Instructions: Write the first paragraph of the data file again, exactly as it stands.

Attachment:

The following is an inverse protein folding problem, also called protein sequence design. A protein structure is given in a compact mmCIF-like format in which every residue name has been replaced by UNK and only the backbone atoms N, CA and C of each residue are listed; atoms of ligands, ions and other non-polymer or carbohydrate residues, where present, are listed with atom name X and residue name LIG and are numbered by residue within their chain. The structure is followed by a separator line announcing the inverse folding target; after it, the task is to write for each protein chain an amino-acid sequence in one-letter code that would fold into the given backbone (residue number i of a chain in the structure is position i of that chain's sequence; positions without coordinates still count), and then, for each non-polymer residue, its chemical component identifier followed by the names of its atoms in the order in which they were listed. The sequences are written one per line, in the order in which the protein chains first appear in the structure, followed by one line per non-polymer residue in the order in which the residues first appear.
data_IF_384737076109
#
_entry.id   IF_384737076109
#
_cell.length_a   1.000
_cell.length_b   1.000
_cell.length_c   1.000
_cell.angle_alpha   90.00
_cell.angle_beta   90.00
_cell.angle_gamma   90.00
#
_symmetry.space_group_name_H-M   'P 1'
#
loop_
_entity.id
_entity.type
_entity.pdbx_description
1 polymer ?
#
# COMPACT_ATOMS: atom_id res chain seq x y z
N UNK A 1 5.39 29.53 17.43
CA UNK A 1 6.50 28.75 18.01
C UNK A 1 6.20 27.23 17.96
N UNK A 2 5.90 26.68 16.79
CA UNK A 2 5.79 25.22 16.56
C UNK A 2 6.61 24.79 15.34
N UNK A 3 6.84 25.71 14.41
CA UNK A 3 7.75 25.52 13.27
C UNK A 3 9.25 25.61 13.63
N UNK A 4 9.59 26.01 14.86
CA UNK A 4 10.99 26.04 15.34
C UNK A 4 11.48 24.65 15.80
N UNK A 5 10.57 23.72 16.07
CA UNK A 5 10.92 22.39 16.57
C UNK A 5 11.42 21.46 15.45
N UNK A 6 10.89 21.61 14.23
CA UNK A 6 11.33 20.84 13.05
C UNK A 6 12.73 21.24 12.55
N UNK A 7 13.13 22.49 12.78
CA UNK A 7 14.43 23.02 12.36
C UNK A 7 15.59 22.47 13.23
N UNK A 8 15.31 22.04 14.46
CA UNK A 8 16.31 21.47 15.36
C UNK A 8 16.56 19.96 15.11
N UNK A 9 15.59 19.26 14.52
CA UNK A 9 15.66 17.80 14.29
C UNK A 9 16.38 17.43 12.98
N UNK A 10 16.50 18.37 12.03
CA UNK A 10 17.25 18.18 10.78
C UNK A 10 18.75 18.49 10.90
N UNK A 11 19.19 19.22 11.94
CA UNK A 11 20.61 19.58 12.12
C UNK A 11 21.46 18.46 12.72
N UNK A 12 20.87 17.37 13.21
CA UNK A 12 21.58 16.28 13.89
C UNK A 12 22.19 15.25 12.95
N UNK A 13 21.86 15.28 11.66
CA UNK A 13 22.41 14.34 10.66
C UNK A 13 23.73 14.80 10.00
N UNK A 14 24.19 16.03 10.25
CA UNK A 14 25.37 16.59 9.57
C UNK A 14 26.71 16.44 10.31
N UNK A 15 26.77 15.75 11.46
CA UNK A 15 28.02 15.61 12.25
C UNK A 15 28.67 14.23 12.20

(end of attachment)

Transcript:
The following is an inverse protein folding problem, also called protein sequence design. A protein structure is given in a compact mmCIF-like format in which every residue name has been replaced by UNK and only the backbone atoms N, CA and C of each residue are listed; atoms of ligands, ions and other non-polymer or carbohydrate residues, where present, are listed with atom name X and residue name LIG and are numbered by residue within their chain. The structure is followed by a separator line announcing the inverse folding target; after it, the task is to write for each protein chain an amino-acid sequence in one-letter code that would fold into the given backbone (residue number i of a chain in the structure is position i of that chain's sequence; positions without coordinates still count), and then, for each non-polymer residue, its chemical component identifier followed by the names of its atoms in the order in which they were listed. The sequences are written one per line, in the order in which the protein chains first appear in the structure, followed by one line per non-polymer residue in the order in which the residues first appear.